A mother was asking me the other day for resources on how to talk to her six year-old son about death. It wasn’t that a family member had died—or the family dog had. The boy was playing violent video games on play dates (“I don’t allow them in our home” she said), and he came home asking, “Mom, what’s ‘kill’? What’s ‘death’?”
Nicholas Carr, author of “The Shallows: What the Internet is Doing to Our Brains,” says technology amplifies everything—the exalted and the base. The trouble is, it makes it so much easier to engage our baser instincts. And Carr is saying what legions of brain researchers are telling us: what we habitually focus on actually re-wires our brain. It changes our brain!
We used to think of the brain as a kind of computer that “processes” everything. It was technology that was standard issue at birth. Now we’re discovering that the way we live creates a certain kind of brain. If, for example you live in fear, grab what you need before someone else can take it, harbor deep suspicion of those who don’t belong to your “tribe,” you will live mostly in the amygdala—part of your old, reptilian brain. All those neurons and synapses will fire brilliantly, and your brain will develop a pattern. That will become its default setting. But if you try to cultivate compassion, an awareness of others and their inherent beauty and dignity, if you intentionally set aside time to worship and pray, you will live more and more in the anterior cingulate. The neurons and synapses in that little sliver of your brain will grow stronger, will respond more quickly. That will become the default setting of your brain.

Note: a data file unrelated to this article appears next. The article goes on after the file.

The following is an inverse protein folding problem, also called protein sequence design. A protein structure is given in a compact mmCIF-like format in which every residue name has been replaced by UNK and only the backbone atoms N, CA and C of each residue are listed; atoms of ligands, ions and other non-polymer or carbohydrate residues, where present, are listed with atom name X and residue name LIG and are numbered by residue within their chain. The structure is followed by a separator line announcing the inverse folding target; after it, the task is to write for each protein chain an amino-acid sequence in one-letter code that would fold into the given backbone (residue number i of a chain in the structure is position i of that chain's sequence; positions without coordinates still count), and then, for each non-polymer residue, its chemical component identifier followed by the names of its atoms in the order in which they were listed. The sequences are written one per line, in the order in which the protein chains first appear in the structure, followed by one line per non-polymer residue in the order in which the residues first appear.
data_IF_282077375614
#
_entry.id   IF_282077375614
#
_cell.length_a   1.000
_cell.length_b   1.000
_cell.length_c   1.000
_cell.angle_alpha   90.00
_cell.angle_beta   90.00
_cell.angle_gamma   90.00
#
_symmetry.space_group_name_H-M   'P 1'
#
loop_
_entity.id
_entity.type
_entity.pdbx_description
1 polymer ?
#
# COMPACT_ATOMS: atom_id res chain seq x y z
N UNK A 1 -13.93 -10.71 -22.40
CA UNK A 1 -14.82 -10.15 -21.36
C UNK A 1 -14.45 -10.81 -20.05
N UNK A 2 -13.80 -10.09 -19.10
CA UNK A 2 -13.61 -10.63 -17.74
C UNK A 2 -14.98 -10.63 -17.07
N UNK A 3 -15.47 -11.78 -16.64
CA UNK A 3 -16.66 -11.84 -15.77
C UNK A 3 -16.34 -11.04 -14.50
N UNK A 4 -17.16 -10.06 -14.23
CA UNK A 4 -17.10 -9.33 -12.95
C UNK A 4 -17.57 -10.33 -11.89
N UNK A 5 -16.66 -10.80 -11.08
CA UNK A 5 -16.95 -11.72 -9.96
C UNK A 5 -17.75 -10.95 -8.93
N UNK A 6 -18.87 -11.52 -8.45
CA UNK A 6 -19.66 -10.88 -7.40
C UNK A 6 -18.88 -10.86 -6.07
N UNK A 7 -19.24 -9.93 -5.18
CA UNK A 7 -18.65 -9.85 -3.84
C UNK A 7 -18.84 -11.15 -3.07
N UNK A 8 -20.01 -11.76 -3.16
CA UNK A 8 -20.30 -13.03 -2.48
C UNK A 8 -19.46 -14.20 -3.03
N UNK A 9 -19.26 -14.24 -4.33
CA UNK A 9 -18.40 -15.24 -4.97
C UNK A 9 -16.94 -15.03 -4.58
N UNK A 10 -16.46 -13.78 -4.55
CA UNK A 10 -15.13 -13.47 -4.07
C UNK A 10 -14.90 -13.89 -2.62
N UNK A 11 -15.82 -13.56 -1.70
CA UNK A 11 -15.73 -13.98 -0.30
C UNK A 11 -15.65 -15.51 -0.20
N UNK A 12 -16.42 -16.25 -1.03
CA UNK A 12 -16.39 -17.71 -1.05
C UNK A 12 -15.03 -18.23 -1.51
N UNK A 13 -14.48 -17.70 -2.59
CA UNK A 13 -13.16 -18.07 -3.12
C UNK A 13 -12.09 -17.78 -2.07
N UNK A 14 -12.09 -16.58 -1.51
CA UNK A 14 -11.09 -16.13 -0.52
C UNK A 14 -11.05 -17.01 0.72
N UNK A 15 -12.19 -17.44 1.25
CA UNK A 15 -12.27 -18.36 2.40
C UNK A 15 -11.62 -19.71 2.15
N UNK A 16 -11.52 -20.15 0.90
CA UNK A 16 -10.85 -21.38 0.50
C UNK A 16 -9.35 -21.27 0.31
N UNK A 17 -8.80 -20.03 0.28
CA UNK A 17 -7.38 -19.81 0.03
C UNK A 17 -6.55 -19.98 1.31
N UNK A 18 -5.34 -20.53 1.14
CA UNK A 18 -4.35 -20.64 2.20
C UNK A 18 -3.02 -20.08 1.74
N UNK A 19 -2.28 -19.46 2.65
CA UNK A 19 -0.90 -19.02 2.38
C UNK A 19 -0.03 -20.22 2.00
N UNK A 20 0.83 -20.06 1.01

In other words, how we live literally re-wires our brains. Knowing this, let’s use this Lenten season to focus our hearts and minds on what is holy and life-giving so that if our brains are going to be re-wired, God will be the technician.